Meridian Star

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July 20, 2013

Humana to sell policies in unserved Miss. counties

JACKSON, Miss. — All Mississippians will have at least one insurance option on the new federal online marketplace when it starts enrolling customers in October.

Humana, based in Louisville, Ky., announced Friday that it would cover people in the 36 Mississippi counties where no insurer had agreed to write policies. Coverage under those policies begins Jan. 1.

"This builds on Humana's current presence," the company said in a statement. "By working together with local health care providers, we believe we can enhance quality of care and improve health outcomes in the state."

Of states where insurers had been announced for exchanges, Mississippi had been the only one with areas that no insurer had filed to serve. That coverage void had prompted concern among some state and federal officials.

"They're good corporate citizens, and there's money to be made," state Insurance Commissioner Mike Chaney said of Humana. He said a number of people had worked together to persuade the company to step forward.

Magnolia Health Plan, a unit of St. Louis-based Centene Corp., has said it will serve 46 counties, including the four that Humana had already designated. Centene already runs a Mississippi Medicaid network with 77,000 enrollees.

Until Friday, insurers had announced plans to cover 46 of the state's 82 counties. Humana had previously said it would cover people in four urban counties — Hinds, Madison, Rankin and DeSoto, overlapping with Centene. For now, only residents of those counties will have more than one choice.

"The exchange is meant to be a free, open marketplace that encourages competition and innovation, so naturally we're going to need more than one carrier," said Roy Mitchell, executive director of the Mississippi Health Advocacy Program.

Areas that will gain coverage because of Humana's announcement include swaths of the Delta region and southwest Mississippi, plus scattered areas elsewhere. Among those areas are Corinth, Greenville, Laurel, Natchez and Picayune. The Center for Mississippi Health Policy estimated that 54,000 uninsured adults could be eligible to buy policies through the exchange in the counties in question.

"It really does make a difference to have at least one company for those counties," said Therese Hanna, the policy center's executive director.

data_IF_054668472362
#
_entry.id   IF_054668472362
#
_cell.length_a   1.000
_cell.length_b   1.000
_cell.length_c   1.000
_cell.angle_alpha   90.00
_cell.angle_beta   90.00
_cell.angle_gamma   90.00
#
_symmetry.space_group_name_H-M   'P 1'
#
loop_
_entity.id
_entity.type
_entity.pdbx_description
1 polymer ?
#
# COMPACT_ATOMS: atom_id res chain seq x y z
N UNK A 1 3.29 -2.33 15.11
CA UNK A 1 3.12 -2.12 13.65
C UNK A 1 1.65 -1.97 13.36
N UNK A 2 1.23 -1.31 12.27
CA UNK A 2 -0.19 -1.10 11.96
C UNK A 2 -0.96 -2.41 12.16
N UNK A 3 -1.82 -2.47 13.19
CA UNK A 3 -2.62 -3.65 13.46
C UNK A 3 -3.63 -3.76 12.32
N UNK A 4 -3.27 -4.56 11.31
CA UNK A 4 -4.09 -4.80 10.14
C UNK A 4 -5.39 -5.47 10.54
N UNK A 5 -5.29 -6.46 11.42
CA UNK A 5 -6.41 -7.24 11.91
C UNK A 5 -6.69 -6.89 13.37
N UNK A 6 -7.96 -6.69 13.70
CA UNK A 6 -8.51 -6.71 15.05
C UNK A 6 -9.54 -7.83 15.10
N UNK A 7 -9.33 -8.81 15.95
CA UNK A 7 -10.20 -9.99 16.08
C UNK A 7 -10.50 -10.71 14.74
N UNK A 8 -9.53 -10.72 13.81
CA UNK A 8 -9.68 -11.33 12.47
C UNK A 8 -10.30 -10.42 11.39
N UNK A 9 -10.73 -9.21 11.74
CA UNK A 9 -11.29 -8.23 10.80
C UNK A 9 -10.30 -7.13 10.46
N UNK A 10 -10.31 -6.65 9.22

Chaney credited Gary Cohen, the U.S. Centers for Medicare and Medicaid Services' deputy administrator, for bending the rules to allow Humana to extend coverage after the deadline to file. Cohen's office declined comment, but CMS officials had repeatedly said they were concerned about the gaps in coverage in Mississippi.

"They were under a lot of pressure to say what was going to happen with Mississippi," Mitchell said.

U.S. Rep. Bennie Thompson, a Bolton Democrat, praised Humana.

"Each Mississippian deserves quality, affordable and accessible health care coverage," Thompson said in a statement. "I urge other insurance companies to follow Humana's lead in offering affordable health insurance options to Mississippians."

The state's two largest private insurers, Flowood-based Blue Cross & Blue Shield of Mississippi and UnitedHealth Group of Minnetonka, Minn., have declined to offer plans in the online marketplace.

People with incomes between 133 percent and 400 percent of the federal poverty level will be eligible for federal tax credits, on a sliding scale, to help pay for coverage in the online marketplace. That's income of up to $46,000 for an individual and $94,000 for a family of four, with those at the top getting little or no subsidy.

The policy center projected in 2012 that 275,000 Mississippians could gain insurance through exchanges, with 230,000 benefiting from federal tax credits that could total $900 million a year.

The marketplace program is separate from proposals to expand the state-federal Medicaid program to cover people with incomes up to 138 percent of poverty. Mississippi has declined to extend Medicaid.

In February, the federal government rejected Chaney's effort to create a state-based exchange in Mississippi because of opposition by fellow Republican Gov. Phil Bryant. That means Mississippi's market will be run by the federal government.

Because Mississippi is a small, poor state with relatively few insurers, there wasn't a flood of new entries. Any new insurer would have to try to sign up a network of doctors and hospitals, and could have a hard time negotiating favorable payment rates because it would have few customers at the beginning. That's not a problem for Humana, though, which handles insurance for military retirees, employer groups and Medicare beneficiaries. The company said it already covers more than 200,000 Mississippians.

Chaney said participation in the marketplace could help Humana build up business in the state, especially in the commercial market where it competes against Blue Cross.

 

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